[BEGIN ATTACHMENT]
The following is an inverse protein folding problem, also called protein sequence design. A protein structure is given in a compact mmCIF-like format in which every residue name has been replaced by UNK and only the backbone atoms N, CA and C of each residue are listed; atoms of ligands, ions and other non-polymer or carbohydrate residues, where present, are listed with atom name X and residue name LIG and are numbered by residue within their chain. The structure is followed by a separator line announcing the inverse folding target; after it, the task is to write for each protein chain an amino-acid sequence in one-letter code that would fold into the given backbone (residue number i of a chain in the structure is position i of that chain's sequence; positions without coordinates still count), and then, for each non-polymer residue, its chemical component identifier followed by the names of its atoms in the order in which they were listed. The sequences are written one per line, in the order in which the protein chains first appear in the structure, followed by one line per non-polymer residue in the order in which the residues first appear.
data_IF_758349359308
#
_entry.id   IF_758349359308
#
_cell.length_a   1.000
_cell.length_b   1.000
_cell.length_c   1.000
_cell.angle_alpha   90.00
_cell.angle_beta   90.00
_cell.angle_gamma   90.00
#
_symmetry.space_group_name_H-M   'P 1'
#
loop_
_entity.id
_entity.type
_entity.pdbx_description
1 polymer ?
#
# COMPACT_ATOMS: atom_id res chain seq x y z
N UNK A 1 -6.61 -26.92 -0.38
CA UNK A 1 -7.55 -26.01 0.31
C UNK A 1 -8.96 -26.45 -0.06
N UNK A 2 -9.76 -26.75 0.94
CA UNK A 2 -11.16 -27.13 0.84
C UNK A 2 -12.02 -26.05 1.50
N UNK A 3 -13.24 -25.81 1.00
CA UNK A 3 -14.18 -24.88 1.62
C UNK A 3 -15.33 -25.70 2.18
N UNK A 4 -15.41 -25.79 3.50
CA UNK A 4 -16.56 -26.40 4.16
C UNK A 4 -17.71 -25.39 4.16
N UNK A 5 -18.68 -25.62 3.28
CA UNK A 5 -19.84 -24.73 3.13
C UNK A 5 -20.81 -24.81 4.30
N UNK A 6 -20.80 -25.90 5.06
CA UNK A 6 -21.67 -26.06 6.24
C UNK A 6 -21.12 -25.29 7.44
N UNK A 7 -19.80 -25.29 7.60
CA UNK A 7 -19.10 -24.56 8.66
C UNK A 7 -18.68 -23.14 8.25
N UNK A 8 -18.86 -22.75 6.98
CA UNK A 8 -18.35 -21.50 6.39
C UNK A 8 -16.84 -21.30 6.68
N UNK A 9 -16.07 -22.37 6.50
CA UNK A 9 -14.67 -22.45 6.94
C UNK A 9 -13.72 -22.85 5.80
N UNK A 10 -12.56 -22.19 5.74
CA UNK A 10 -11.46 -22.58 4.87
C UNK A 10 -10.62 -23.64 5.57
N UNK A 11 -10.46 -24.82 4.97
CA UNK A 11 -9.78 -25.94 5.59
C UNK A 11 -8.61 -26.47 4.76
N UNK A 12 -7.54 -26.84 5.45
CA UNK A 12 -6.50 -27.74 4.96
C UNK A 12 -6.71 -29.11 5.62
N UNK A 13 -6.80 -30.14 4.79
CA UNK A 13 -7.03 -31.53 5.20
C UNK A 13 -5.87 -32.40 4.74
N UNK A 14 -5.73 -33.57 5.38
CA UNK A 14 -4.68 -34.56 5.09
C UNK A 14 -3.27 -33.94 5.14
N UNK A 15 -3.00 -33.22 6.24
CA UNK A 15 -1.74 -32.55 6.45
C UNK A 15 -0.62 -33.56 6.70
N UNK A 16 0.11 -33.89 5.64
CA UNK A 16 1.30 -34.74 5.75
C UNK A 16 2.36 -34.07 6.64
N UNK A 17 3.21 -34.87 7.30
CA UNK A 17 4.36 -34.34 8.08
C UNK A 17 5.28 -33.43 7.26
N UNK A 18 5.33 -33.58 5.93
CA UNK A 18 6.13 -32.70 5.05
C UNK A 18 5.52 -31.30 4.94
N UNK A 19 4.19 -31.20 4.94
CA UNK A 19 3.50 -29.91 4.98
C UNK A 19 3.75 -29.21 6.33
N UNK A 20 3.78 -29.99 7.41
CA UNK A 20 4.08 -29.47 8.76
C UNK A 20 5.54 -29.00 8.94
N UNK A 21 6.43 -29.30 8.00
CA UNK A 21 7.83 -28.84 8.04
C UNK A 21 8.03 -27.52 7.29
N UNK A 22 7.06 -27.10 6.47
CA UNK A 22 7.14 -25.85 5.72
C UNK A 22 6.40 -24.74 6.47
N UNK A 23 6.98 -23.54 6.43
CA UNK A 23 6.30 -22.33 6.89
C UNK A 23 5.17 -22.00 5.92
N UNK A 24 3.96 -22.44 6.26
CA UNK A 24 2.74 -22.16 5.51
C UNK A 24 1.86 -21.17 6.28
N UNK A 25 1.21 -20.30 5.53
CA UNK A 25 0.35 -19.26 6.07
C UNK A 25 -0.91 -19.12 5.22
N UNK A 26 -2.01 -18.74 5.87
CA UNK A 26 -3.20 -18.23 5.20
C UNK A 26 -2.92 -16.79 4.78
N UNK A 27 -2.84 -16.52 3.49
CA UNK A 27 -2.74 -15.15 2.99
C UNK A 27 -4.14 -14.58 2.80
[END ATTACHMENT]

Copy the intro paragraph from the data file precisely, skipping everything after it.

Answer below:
The following is an inverse protein folding problem, also called protein sequence design. A protein structure is given in a compact mmCIF-like format in which every residue name has been replaced by UNK and only the backbone atoms N, CA and C of each residue are listed; atoms of ligands, ions and other non-polymer or carbohydrate residues, where present, are listed with atom name X and residue name LIG and are numbered by residue within their chain. The structure is followed by a separator line announcing the inverse folding target; after it, the task is to write for each protein chain an amino-acid sequence in one-letter code that would fold into the given backbone (residue number i of a chain in the structure is position i of that chain's sequence; positions without coordinates still count), and then, for each non-polymer residue, its chemical component identifier followed by the names of its atoms in the order in which they were listed. The sequences are written one per line, in the order in which the protein chains first appear in the structure, followed by one line per non-polymer residue in the order in which the residues first appear.